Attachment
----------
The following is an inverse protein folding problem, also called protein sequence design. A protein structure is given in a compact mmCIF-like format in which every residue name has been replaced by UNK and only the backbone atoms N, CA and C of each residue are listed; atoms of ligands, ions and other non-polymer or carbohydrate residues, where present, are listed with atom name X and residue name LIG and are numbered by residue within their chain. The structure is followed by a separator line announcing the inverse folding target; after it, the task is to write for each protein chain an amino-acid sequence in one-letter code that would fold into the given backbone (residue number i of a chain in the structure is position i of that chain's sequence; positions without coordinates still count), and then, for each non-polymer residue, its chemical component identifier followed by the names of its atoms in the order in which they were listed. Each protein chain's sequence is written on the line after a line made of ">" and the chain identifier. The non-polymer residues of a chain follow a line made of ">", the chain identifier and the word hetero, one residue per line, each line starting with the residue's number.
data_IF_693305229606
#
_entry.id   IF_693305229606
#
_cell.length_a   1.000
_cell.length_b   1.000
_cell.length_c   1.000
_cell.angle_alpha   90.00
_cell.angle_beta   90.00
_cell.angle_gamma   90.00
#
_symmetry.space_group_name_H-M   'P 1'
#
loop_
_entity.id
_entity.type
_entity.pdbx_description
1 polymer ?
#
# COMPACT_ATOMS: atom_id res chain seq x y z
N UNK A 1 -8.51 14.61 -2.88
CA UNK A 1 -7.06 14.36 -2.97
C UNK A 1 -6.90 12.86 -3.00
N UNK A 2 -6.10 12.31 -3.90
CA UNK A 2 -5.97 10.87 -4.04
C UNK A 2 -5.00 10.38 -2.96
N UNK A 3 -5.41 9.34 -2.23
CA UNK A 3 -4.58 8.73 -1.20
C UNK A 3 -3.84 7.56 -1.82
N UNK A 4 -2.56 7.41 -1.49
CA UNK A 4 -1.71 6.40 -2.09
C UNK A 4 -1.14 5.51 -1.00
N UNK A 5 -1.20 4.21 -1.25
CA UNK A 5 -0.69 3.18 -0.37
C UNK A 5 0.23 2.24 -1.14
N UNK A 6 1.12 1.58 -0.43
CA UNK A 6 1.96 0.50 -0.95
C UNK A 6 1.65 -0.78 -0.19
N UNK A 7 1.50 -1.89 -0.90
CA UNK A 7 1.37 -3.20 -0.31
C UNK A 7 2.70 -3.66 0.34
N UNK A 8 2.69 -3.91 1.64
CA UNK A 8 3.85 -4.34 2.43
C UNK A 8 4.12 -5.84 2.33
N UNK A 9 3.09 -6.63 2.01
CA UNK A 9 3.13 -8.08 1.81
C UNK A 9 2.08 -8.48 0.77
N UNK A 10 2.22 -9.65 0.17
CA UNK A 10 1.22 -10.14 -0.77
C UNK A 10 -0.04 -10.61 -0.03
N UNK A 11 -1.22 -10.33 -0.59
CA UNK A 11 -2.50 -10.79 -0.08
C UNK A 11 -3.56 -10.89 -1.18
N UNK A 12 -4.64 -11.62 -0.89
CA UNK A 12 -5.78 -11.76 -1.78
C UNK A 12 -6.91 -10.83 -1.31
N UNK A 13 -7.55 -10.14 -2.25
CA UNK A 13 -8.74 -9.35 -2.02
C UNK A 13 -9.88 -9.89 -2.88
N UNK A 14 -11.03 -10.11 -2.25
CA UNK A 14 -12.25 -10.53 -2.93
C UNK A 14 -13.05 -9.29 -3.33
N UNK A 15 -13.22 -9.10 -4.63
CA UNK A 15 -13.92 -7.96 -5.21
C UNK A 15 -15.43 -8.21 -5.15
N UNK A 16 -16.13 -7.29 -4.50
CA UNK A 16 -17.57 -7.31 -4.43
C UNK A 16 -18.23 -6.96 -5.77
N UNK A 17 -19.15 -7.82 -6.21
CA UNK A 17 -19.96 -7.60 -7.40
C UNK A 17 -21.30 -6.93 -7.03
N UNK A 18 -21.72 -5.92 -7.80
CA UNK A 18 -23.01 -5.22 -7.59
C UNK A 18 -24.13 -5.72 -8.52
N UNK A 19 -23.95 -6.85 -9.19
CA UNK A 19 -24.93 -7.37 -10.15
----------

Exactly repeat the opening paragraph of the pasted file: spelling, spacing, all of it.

The following is an inverse protein folding problem, also called protein sequence design. A protein structure is given in a compact mmCIF-like format in which every residue name has been replaced by UNK and only the backbone atoms N, CA and C of each residue are listed; atoms of ligands, ions and other non-polymer or carbohydrate residues, where present, are listed with atom name X and residue name LIG and are numbered by residue within their chain. The structure is followed by a separator line announcing the inverse folding target; after it, the task is to write for each protein chain an amino-acid sequence in one-letter code that would fold into the given backbone (residue number i of a chain in the structure is position i of that chain's sequence; positions without coordinates still count), and then, for each non-polymer residue, its chemical component identifier followed by the names of its atoms in the order in which they were listed. Each protein chain's sequence is written on the line after a line made of ">" and the chain identifier. The non-polymer residues of a chain follow a line made of ">", the chain identifier and the word hetero, one residue per line, each line starting with the residue's number.